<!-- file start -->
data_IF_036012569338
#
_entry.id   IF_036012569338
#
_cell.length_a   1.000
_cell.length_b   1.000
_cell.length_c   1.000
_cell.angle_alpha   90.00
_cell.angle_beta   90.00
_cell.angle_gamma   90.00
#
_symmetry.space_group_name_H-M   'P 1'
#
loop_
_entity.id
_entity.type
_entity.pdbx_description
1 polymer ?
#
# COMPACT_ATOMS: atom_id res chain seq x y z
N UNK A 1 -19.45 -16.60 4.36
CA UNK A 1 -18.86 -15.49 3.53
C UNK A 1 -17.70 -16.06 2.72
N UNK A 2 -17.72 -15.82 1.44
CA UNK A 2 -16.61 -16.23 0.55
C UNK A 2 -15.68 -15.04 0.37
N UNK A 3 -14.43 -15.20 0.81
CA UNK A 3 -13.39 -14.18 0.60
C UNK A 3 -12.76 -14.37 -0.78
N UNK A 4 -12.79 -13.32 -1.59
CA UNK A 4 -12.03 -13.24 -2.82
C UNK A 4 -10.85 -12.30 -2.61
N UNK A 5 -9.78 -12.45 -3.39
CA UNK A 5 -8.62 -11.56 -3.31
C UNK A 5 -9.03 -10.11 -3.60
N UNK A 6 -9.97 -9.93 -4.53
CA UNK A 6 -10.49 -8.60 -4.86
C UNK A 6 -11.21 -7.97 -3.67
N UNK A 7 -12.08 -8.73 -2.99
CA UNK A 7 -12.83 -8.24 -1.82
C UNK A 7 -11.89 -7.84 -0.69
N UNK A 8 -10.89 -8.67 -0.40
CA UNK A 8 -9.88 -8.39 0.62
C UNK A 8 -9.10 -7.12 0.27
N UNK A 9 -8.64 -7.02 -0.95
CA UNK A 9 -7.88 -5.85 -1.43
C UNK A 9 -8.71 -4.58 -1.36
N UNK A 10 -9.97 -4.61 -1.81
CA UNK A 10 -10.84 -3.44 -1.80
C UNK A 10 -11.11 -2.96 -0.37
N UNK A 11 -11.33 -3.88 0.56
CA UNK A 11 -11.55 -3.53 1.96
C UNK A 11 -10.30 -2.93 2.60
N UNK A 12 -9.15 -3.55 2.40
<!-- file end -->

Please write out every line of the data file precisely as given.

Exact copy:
data_IF_036012569338
#
_entry.id   IF_036012569338
#
_cell.length_a   1.000
_cell.length_b   1.000
_cell.length_c   1.000
_cell.angle_alpha   90.00
_cell.angle_beta   90.00
_cell.angle_gamma   90.00
#
_symmetry.space_group_name_H-M   'P 1'
#
loop_
_entity.id
_entity.type
_entity.pdbx_description
1 polymer ?
#
# COMPACT_ATOMS: atom_id res chain seq x y z
N UNK A 1 -19.45 -16.60 4.36
CA UNK A 1 -18.86 -15.49 3.53
C UNK A 1 -17.70 -16.06 2.72
N UNK A 2 -17.72 -15.82 1.44
CA UNK A 2 -16.61 -16.23 0.55
C UNK A 2 -15.68 -15.04 0.37
N UNK A 3 -14.43 -15.20 0.81
CA UNK A 3 -13.39 -14.18 0.60
C UNK A 3 -12.76 -14.37 -0.78
N UNK A 4 -12.79 -13.32 -1.59
CA UNK A 4 -12.03 -13.24 -2.82
C UNK A 4 -10.85 -12.30 -2.61
N UNK A 5 -9.78 -12.45 -3.39
CA UNK A 5 -8.62 -11.56 -3.31
C UNK A 5 -9.03 -10.11 -3.60
N UNK A 6 -9.97 -9.93 -4.53
CA UNK A 6 -10.49 -8.60 -4.86
C UNK A 6 -11.21 -7.97 -3.67
N UNK A 7 -12.08 -8.73 -2.99
CA UNK A 7 -12.83 -8.24 -1.82
C UNK A 7 -11.89 -7.84 -0.69
N UNK A 8 -10.89 -8.67 -0.40
CA UNK A 8 -9.88 -8.39 0.62
C UNK A 8 -9.10 -7.12 0.27
N UNK A 9 -8.64 -7.02 -0.95
CA UNK A 9 -7.88 -5.85 -1.43
C UNK A 9 -8.71 -4.58 -1.36
N UNK A 10 -9.97 -4.61 -1.81
CA UNK A 10 -10.84 -3.44 -1.80
C UNK A 10 -11.11 -2.96 -0.37
N UNK A 11 -11.33 -3.88 0.56
CA UNK A 11 -11.55 -3.53 1.96
C UNK A 11 -10.30 -2.93 2.60
N UNK A 12 -9.15 -3.55 2.40